The incorporators of the A & M company are Frank J. Zimmerman, Howard C. John, Valentine Lidecker and Horace Larrew. The total value of the properties this new company is seeking to buy is $236,329. The North Manchester company is valued at $15,000 and the Akron company $50,335, the Disko & Laketon company at $25,040. Then the A. & M. company proposes to sell $115,000 of its preferred stock to buy the Eel River and North Manchester companies.

The total capital stock to be issued is $375.000 - $200,000 in common stock at $100 a share and $115,000 in preferred stock at $100 a share paying 6 1/2 per cent interest. The main office is to be in North Manchester.



Source: North Manchester Journal, February 14, 1901

A New Telephone Company

It seems quite likely that this city will have two telephone companies in operation before long. The town heard at its meeting Monday night granted a franchise to the Eel River Telephone Co. to operate a general telephone exchange and it is understood that the new company expects to put in an exchange of the latest and most modern pattern. Whether the town will support two companies in this business, of course, remains to be seen but as it is understood the new company has very strong financial backing the competition will undoubtedly be quite lively and the people reap the benefit in an extra service. The maximum rate for 'phones as fixed in the franchise is $1 per month for residences and $2 for business houses. We have not learned how soon the new company expects to commence business.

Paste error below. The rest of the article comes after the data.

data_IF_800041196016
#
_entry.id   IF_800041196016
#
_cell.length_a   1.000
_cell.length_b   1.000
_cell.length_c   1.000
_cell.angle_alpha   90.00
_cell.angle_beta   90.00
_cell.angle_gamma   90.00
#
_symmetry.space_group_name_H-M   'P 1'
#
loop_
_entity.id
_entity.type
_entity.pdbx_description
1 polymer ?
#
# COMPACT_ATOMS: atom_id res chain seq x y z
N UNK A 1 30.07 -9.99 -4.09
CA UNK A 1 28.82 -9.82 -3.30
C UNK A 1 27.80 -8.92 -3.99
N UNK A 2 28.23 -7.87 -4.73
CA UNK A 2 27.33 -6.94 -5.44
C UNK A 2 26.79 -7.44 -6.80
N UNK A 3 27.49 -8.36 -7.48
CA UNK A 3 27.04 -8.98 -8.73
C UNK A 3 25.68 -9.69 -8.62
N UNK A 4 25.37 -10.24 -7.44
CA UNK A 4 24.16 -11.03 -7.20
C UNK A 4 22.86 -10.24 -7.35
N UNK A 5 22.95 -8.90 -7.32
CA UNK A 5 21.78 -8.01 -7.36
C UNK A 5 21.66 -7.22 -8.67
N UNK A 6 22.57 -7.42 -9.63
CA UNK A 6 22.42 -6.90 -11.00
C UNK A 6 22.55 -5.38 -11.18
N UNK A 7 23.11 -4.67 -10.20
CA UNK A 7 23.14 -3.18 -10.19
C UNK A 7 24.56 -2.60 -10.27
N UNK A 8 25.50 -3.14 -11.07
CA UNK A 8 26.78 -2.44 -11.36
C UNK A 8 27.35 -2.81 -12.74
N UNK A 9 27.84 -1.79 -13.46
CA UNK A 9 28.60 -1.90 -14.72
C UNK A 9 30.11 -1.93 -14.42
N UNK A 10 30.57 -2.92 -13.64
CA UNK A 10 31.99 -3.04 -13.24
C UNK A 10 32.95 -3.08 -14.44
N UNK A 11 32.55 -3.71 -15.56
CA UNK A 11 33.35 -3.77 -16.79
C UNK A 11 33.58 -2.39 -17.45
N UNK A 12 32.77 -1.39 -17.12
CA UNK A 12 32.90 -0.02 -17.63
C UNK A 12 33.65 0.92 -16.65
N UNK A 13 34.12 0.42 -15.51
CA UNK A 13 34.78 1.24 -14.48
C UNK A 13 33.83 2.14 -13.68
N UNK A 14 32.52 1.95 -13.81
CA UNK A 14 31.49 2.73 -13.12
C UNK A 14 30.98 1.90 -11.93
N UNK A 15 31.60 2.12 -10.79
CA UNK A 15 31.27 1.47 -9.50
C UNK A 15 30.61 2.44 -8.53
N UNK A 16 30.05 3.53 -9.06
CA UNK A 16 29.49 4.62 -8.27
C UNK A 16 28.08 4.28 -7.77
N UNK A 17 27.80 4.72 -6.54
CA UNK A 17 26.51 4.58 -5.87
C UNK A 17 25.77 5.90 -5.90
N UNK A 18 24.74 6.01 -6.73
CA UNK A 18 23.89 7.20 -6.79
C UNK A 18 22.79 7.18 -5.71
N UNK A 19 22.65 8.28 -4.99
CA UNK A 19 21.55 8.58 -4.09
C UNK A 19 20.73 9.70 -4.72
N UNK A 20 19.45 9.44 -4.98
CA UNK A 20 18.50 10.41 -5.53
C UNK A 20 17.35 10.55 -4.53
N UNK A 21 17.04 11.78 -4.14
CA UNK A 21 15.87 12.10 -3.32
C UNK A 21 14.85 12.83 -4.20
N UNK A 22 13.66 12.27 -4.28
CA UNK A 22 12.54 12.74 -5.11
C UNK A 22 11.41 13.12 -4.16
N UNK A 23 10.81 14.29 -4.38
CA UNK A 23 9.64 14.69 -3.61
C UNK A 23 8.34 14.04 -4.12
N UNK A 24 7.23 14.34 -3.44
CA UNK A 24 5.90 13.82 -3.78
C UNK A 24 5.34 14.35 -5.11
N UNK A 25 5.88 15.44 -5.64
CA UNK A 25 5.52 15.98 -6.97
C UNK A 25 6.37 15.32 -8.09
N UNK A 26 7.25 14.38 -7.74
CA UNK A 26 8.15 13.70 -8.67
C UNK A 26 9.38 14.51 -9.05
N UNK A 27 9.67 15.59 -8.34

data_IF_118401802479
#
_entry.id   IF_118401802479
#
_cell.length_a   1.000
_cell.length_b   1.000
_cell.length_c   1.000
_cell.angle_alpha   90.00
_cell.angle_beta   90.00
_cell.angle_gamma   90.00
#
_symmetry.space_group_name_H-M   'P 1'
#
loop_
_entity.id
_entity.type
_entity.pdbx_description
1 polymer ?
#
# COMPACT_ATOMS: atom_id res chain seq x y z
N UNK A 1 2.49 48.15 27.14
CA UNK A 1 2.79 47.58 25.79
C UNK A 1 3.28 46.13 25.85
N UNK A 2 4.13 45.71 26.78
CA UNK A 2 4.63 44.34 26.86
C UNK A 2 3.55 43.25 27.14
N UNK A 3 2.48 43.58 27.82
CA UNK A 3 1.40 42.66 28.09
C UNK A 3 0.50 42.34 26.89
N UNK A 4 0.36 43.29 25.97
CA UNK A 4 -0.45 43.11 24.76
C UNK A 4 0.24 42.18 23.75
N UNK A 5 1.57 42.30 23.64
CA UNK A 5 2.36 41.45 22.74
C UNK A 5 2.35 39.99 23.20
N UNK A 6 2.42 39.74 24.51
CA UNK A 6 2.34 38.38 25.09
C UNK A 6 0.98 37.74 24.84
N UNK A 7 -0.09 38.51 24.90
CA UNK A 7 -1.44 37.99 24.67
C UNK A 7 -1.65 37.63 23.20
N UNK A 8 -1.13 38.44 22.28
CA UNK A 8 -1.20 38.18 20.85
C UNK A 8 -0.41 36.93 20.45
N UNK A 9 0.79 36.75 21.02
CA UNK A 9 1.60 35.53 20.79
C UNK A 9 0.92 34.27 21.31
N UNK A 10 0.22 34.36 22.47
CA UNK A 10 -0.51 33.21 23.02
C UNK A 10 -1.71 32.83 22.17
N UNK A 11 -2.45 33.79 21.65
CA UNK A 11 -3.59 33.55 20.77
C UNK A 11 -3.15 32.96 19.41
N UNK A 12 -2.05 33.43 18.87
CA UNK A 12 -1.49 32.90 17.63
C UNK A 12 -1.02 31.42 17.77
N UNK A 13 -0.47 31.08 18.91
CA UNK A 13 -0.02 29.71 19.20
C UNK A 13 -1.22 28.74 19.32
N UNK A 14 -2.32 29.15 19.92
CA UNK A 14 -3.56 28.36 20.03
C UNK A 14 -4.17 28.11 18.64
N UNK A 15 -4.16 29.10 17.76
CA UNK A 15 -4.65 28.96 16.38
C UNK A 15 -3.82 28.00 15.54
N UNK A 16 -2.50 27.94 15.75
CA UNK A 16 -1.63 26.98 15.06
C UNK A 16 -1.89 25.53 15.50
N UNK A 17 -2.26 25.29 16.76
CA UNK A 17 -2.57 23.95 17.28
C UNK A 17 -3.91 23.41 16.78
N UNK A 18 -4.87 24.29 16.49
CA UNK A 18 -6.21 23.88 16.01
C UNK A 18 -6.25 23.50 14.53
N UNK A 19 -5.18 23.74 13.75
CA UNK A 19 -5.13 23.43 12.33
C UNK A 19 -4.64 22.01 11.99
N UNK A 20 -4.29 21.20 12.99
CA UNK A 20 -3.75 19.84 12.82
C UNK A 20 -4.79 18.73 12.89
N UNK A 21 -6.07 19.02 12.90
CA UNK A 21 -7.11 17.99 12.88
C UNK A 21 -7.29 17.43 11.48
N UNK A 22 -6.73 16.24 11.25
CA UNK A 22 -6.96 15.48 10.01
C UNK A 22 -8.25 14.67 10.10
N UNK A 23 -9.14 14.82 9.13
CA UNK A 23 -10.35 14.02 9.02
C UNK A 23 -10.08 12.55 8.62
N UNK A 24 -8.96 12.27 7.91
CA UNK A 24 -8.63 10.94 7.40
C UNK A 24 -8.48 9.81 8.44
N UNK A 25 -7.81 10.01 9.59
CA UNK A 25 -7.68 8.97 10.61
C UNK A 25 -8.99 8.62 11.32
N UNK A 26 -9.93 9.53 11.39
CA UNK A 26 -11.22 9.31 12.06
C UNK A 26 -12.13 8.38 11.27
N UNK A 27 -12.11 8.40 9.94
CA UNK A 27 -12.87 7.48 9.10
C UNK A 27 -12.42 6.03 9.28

Source: North Manchester Journal, April 11, 1901

 Its Business Growing